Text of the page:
Franchisee GuideFranchise Legal

Why You Need a Franchise Attorney

03-29-2021 by Sarah Petersen
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Are you thinking about purchasing a franchise?


If so, you’ll be making a mistake if you don’t have a lawyer go over the franchise agreement with a proverbial fine-tooth comb. That’s because franchise agreements are full of stipulations that could cost you a pretty penny if you neglect to do this essential step.


Even though you’ll be paying an attorney a lot of money to do this for you, it’s worth it to save you from the nightmare scenario of a franchise deal gone wrong.

A Word of Advice

If a franchisor ever says you don’t need a lawyer, this is a surefire sign that you do.


Don’t ever sign anything unless you have a lawyer present, and don’t be pressured into making a hurried decision.

What Franchise Attorneys Do

There are more than one million lawyers in the United States, but only a few thousand specialize in franchising.


Most of the time, it’s best to hire one of these highly specialized lawyers. If you hire a general business attorney, you won’t get the specialized advice you’ll require to navigate the tricky waters of franchise law.


Franchise attorneys understand all the nuances of the franchisee-franchisor relationship. Make sure you find a lawyer who works with franchisees and not franchisors.


Lawyers who specialize in franchises have extensive experience in helping franchisees get the deal they deserve. The professional advice and legal representation you get from them will increase your chances of success in your franchise business.


These franchise law specialists know what to look for in Franchise Disclosure Documents (FDDs) and franchise agreements.


They constantly deal with the same companies, so they know what to expect. With one of these franchise experts by your side, you’ll be less likely to be taken for a ride and more likely to get the terms most beneficial to you.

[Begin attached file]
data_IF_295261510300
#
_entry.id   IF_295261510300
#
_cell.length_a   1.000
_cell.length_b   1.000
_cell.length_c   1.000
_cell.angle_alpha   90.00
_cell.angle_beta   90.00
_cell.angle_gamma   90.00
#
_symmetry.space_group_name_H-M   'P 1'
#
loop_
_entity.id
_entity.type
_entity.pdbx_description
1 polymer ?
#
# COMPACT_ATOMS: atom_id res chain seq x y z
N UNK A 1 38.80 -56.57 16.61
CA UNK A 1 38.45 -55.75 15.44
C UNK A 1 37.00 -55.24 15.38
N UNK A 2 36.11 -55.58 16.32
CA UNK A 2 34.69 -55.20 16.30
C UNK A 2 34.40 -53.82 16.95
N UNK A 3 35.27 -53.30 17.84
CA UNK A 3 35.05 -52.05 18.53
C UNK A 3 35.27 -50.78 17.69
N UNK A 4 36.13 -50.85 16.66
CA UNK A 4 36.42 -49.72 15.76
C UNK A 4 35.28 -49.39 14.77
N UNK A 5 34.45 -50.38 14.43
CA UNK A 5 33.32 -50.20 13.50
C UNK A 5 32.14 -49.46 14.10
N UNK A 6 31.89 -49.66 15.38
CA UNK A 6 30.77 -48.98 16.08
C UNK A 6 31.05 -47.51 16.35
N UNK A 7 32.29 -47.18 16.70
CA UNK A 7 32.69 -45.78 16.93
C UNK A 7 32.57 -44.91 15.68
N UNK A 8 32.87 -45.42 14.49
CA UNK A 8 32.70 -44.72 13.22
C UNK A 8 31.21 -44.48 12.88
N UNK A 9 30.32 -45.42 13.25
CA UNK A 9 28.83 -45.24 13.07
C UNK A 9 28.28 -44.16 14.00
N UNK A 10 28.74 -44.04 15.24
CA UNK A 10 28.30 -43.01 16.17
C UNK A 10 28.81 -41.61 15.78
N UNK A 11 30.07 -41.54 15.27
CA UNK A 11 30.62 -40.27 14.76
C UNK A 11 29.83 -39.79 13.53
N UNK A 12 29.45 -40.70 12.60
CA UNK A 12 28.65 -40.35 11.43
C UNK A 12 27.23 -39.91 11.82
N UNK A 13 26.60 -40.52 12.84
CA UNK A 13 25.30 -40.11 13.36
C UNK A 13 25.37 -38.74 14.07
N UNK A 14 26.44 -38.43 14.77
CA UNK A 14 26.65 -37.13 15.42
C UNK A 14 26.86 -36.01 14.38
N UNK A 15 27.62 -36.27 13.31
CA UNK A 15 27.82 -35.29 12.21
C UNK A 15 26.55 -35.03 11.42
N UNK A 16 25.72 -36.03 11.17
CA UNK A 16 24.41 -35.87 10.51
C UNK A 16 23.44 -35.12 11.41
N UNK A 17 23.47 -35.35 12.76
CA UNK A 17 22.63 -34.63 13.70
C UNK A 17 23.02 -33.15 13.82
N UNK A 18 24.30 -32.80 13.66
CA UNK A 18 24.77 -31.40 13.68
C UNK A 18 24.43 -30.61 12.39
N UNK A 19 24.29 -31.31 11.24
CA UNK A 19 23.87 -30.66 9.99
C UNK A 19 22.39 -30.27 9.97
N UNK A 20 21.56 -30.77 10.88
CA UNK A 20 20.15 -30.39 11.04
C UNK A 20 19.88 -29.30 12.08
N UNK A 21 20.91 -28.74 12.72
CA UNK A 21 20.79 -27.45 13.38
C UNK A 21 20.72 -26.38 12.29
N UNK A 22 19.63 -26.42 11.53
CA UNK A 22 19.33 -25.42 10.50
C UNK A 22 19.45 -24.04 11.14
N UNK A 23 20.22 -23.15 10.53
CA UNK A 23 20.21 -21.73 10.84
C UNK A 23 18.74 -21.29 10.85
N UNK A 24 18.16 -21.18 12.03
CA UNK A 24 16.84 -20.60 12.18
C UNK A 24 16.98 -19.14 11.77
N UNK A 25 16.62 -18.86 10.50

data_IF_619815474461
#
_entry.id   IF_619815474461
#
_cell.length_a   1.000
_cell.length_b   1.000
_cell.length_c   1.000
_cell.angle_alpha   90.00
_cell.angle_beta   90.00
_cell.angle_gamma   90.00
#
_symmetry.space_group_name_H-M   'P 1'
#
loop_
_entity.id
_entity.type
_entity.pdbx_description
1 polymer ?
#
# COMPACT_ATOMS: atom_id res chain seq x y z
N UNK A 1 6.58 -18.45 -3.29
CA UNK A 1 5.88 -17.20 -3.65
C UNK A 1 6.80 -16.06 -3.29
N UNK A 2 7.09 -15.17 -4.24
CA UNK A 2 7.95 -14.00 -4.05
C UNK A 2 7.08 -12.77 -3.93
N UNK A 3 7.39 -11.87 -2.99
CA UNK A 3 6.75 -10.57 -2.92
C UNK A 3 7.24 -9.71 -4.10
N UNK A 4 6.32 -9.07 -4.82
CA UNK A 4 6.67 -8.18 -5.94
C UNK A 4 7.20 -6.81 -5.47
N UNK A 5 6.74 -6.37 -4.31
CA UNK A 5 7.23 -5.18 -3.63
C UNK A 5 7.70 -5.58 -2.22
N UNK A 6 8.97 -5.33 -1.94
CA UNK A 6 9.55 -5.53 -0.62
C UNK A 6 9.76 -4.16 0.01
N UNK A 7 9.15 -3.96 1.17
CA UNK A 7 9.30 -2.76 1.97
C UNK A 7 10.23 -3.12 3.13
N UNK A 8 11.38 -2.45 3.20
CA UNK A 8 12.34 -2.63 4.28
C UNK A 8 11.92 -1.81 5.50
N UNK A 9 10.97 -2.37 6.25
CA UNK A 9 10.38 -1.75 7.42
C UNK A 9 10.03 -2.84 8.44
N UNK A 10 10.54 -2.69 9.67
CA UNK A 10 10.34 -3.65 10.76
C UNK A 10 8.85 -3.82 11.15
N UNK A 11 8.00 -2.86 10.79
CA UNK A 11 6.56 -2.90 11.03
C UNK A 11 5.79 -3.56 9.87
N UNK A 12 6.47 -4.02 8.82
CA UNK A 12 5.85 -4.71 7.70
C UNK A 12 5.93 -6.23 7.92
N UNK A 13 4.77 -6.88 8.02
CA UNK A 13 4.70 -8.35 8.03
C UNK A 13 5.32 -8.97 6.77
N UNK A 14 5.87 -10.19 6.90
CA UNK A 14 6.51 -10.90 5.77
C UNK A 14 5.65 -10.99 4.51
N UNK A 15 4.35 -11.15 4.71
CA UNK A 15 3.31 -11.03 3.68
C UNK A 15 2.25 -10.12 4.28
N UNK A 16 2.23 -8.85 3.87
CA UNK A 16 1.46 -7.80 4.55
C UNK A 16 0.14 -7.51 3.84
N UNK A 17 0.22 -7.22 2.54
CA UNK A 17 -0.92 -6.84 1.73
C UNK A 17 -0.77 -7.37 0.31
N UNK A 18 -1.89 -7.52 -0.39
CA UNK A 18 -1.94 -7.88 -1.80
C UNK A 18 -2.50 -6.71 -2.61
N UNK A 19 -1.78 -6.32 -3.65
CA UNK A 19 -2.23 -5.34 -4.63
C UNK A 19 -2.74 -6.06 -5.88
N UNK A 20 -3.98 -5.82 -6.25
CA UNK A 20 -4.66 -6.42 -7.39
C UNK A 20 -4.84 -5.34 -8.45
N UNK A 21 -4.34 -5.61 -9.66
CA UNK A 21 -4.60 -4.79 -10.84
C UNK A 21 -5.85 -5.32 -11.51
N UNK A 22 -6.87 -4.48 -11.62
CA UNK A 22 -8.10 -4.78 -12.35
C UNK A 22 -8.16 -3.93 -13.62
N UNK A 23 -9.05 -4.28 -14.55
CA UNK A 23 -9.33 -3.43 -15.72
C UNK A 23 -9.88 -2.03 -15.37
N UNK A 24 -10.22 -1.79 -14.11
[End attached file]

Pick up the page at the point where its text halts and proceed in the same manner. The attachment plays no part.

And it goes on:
They’ll be able to pinpoint, with laser-sharp accuracy, where the terms of the proposed agreement are unnecessarily vague and require additional clarification.

Help Navigating the FDD

A franchise disclosure agreement (FDD) is a legal disclosure mandated by law to be given to people who express interest in purchasing a franchise. This is part of the pre-sale due diligence process.


Most FDDs are 150 to 200 page documents, including restrictions and rules the franchisor requires you to adhere to as a franchisee


The FTC’s franchise sales rule requires that the franchisor disclose this document to you. It further mandates that you acknowledge receiving and understanding it before you buy a franchise. This document contains information potential franchise owners need to know before plunking down their hard-earned cash.


It’s crucial to know everything that’s in the FDD. One reason for doing so is there are certain restrictions and obligations you must abide by as a franchisee. If you don’t, your franchise agreement could be terminated.


Some franchisors will happily share their FDD with you right off the bat. Others won’t allow you so much as a glimpse until they’ve qualified you as a serious candidate.


Legally, franchisors must show you the FDD by the end of your first face-to-face meeting.


Businessman shakes hands with franchise attorney he just hired.


When to Hire an Attorney

Once you have the FDD in hand, it’s time to hire a franchise lawyer. Before meeting with the attorney, read the document on your own.


This will allow you to come up with a list of questions for your meeting with your attorney. Undoubtedly, you’ll discover that much of it doesn’t make a lick of sense to you because these types of agreements contain lots of legalese.


Your lawyer will be able to explain everything until it makes perfect sense.

Negotiating the Franchise Agreement

Here’s how a franchise attorney can help you negotiate your franchise agreement:

Litigation Statute of Limitations

If a disagreement between you and a franchisor raises its ugly head, you might want to pursue litigation to clear up the conflict.